Please consider subscribing to The Climbing Zine. It’s $17.99 a year for two issues, and this greatly helps us produce free web content like this. Check out the FREE preview

zine_cover8 (5)About us: The Climbing Zine was started in 2010 by Al Smith III and Luke Mehall. It continues to the day with the mission of representing the true essence of climbing. Our crown jewel is our printed version, but we also do the interweb thing, and Kindle

We have also published three books: American ClimberThe Great American Dirtbags and Climbing Out of Bed, written by publisher, Luke Mehall. 

Related Posts

10 Responses to An Open Letter to Climbing Magazine by Luke Mehall

  1. Matthew says:

    Good for you for stating this. I think that if a piece you’ve written was once published in Climbing then there is no way you and your publication aren’t on their radar to some extent. If they were smart they would regularly hire you as a consultant and writer. I like your entrepreneurial spirit my friend. Keep on trucking and I am sure your publication and personal craft will climb to great heights!

  2. Mark says:

    I just subscribed. And cancelled my 12 year subscription to Climbing. I hardly ever read that shit anymore anyway.

  3. John says:

    I think most people know that a person’s character is revealed when things go wrong. Ms. Elison’s initial reaction indicates a lack of character. I buy Climbing off the stand, but, if she doesn’t admit her mistake, I’ll stop buying their magazine.

  4. Rachel says:

    I hope you receive the apologies that you deserve! That said, I think “Last Pitch” is a very clever column.

  5. Jackie says:

    If you think you are the first magazine to do a last page format like this you’ve willfully had your head in the sand. My first published piece was in UC (Climbing’s younger brother) over 10 years ago and it was a very similar format to this. Photo plus short piece of writing, as a stand alone last page. You did not invent this format. Not in the climbing magazine world and not in the greater world.

    Re the name: I seriously doubt they copied the name on purpose, as it’s an obvious name for a last page of a climbing mag. I’m sure they’ll change it if you ask them to. Everyone should remember that this is one side of the story and stop being so quick to trash Julie as editing a magazine is a fairly thankless job at best and she’s done more than anyone, especially anyone here, would give her credit for to help the magazine evolve and improve as the digital world changes the landscape for climbing media.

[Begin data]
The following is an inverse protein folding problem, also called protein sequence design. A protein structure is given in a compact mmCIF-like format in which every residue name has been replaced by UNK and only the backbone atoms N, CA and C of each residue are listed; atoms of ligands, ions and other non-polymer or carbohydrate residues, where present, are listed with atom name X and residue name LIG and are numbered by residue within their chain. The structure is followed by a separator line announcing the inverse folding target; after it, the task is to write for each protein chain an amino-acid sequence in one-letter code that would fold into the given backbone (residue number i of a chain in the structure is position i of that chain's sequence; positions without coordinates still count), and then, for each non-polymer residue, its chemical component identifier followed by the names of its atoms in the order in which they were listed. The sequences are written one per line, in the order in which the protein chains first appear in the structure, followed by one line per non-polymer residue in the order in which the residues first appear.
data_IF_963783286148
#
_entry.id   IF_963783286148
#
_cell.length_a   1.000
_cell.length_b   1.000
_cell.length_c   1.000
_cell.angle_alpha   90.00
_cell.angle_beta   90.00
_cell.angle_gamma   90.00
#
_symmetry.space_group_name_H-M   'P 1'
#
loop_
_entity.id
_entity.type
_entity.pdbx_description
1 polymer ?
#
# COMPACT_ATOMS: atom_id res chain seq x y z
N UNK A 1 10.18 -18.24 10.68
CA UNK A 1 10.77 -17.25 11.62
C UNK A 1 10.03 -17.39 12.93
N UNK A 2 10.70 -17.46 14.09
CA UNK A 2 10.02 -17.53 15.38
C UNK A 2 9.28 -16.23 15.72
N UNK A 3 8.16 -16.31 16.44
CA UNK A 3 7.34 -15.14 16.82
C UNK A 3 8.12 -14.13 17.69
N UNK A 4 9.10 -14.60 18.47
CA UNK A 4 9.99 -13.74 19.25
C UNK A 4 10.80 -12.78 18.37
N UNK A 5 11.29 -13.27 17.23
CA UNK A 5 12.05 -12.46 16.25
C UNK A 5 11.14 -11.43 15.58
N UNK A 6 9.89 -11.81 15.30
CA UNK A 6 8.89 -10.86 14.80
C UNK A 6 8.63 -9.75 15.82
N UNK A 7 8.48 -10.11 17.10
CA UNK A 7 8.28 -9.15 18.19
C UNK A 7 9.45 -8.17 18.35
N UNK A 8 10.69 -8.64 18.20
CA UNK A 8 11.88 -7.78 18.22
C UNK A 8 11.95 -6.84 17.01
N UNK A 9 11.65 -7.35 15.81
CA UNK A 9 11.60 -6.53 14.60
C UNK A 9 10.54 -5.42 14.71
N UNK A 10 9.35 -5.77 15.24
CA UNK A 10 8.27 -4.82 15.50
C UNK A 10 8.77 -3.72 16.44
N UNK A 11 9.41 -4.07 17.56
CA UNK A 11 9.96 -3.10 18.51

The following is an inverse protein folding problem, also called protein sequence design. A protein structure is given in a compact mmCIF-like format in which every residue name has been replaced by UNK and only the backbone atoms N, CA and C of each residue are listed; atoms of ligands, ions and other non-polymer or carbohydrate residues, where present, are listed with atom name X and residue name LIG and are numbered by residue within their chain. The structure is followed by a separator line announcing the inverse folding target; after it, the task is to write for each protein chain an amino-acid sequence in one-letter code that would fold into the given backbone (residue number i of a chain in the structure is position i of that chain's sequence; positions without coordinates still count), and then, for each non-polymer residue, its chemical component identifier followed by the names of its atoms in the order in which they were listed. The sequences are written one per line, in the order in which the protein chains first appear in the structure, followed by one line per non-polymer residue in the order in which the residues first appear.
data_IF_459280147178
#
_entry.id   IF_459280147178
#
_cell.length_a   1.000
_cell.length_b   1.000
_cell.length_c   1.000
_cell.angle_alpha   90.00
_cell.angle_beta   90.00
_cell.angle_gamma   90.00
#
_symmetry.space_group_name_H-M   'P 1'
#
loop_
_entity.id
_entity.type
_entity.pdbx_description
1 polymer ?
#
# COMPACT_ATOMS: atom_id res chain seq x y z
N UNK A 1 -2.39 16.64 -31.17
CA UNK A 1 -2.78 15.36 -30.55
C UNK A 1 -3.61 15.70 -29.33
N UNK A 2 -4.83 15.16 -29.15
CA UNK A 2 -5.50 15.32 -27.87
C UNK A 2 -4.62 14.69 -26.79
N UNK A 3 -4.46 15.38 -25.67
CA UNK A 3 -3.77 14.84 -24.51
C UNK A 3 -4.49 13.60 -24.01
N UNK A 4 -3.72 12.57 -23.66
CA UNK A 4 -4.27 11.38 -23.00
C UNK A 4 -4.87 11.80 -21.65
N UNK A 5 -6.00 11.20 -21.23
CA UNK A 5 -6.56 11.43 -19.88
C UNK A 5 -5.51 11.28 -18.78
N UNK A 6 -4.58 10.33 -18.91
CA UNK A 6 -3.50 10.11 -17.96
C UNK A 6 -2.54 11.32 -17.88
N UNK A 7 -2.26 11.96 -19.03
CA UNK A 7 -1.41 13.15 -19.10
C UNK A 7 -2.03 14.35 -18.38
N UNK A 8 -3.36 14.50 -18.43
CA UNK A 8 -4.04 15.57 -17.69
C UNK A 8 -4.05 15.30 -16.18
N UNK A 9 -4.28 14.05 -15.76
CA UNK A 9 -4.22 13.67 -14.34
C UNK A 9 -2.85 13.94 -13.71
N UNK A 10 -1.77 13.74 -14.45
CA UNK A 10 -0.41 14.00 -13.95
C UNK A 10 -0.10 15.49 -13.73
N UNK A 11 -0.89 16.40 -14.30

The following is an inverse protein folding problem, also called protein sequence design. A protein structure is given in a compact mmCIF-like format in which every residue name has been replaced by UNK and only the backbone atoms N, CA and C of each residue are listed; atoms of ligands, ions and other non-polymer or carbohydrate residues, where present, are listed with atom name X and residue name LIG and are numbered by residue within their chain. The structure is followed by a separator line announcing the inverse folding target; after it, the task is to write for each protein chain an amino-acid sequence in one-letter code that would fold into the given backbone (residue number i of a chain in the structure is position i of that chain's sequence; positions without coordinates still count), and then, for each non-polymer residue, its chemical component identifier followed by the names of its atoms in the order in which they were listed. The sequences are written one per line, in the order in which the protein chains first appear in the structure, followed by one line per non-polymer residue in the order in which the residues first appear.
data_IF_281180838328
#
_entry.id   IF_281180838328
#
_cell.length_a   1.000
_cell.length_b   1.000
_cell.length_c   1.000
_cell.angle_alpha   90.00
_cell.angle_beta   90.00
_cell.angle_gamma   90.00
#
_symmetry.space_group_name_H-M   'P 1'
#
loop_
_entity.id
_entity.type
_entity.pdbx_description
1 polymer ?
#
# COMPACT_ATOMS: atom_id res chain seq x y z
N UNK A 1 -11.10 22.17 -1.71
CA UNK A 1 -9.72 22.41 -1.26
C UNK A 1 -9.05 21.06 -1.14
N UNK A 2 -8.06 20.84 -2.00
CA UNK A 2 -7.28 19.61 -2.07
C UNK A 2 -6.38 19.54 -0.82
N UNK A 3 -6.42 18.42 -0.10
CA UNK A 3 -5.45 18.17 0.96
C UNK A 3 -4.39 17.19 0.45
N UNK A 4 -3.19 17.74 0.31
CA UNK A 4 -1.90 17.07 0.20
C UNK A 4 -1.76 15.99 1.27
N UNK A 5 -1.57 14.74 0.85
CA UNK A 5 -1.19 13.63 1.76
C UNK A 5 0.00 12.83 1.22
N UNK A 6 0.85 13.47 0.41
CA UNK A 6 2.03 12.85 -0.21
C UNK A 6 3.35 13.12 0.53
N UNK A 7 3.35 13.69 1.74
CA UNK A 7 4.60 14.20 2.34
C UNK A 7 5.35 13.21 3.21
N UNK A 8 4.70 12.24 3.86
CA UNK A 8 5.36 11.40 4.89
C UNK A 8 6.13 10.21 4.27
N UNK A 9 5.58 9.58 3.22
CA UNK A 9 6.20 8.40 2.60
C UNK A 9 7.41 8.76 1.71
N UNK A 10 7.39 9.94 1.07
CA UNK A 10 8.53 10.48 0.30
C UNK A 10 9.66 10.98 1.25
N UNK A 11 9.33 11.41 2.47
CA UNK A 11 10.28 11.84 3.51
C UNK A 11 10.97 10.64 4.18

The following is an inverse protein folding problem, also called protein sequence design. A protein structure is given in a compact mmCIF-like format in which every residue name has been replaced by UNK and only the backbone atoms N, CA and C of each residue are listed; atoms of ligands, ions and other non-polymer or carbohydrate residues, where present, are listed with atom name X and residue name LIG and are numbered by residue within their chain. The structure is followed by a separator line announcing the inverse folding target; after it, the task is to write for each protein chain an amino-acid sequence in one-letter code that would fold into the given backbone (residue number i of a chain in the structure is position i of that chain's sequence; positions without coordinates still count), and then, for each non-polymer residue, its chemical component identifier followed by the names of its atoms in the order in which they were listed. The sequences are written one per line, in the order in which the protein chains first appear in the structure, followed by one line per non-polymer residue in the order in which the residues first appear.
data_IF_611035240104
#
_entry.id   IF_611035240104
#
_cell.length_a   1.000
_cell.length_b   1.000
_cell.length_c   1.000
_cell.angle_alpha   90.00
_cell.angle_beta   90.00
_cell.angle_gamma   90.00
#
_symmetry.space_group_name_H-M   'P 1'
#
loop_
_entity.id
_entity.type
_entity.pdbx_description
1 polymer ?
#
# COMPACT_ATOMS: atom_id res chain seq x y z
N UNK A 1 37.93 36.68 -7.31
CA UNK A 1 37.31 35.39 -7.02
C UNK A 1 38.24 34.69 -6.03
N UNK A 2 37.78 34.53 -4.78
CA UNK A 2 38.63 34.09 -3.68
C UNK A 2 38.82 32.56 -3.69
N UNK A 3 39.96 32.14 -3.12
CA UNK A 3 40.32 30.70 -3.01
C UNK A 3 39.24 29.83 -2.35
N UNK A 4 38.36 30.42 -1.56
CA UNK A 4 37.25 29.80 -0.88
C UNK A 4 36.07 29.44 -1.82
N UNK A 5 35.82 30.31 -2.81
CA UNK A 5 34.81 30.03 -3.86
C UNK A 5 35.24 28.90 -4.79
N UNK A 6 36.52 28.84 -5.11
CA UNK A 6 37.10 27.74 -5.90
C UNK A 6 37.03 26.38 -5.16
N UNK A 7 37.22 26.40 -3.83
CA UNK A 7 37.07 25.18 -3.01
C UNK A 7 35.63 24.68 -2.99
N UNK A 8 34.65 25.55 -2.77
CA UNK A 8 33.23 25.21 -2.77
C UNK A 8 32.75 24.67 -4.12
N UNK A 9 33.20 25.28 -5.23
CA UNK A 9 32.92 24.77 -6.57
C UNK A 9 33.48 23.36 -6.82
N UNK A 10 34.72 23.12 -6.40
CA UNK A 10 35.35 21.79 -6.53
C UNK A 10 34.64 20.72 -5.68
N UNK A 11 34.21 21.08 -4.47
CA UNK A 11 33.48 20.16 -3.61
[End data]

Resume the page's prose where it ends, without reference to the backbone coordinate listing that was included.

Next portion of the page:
• Luke says:

      Jackie, I understand there’s a similar format used in many publications. However, this one is an EXACT replica of what we do, it is a blatant copy, something Climbing has been notorious about doing recently.

  6. Emily says:

    Plagiarism accusations shouldn’t be made lightly… You better have excellent proof, and the fact that your last pages are similar in format or even that they have the same title just doesn’t cut it. (C’mon, isn’t “The Last Pitch” a pretty obvious choice for the last page of a climbing publication?).The unfortunate aspect of blogging, social media and posting stuff on the web is that you get a soapbox for your woes without any substantial evidence, and the accused (Climbing Mag, in this case) has no hope of defending themselves, because even if they were willing to expend the energy to do so, the damage is done. Also, I would definitely not consider your zine as the same caliber or in the same league as Climbing, R&I or Alpinist, all of which are robust and thoughtful publications that have been around for quite some time. Think a little bit more in the future before you start tarnishing people’s reputations (for what appears to be your own personal gain).

  7. Buzz says:

    Luke, my gut feeling is that you have too much time on your hand if you have such a strong reaction over such a minor issue. Both publications have an article with the same format on their last page, and they chose the same, not very creative, name. So what ? Another way to look at it is that there’s no way your claims would stand in court, so why waste energy on it and create unnecessary division in our community ?

  8. Steve says:

    Your cover with Lynn Hill is an Alpinist ripoff. Letterbox format with the title and issue in big and bold. Plagiarizing layout and design is what you’re calling others out for, no?

Leave a Reply

Your email address will not be published. Required fields are marked *

« »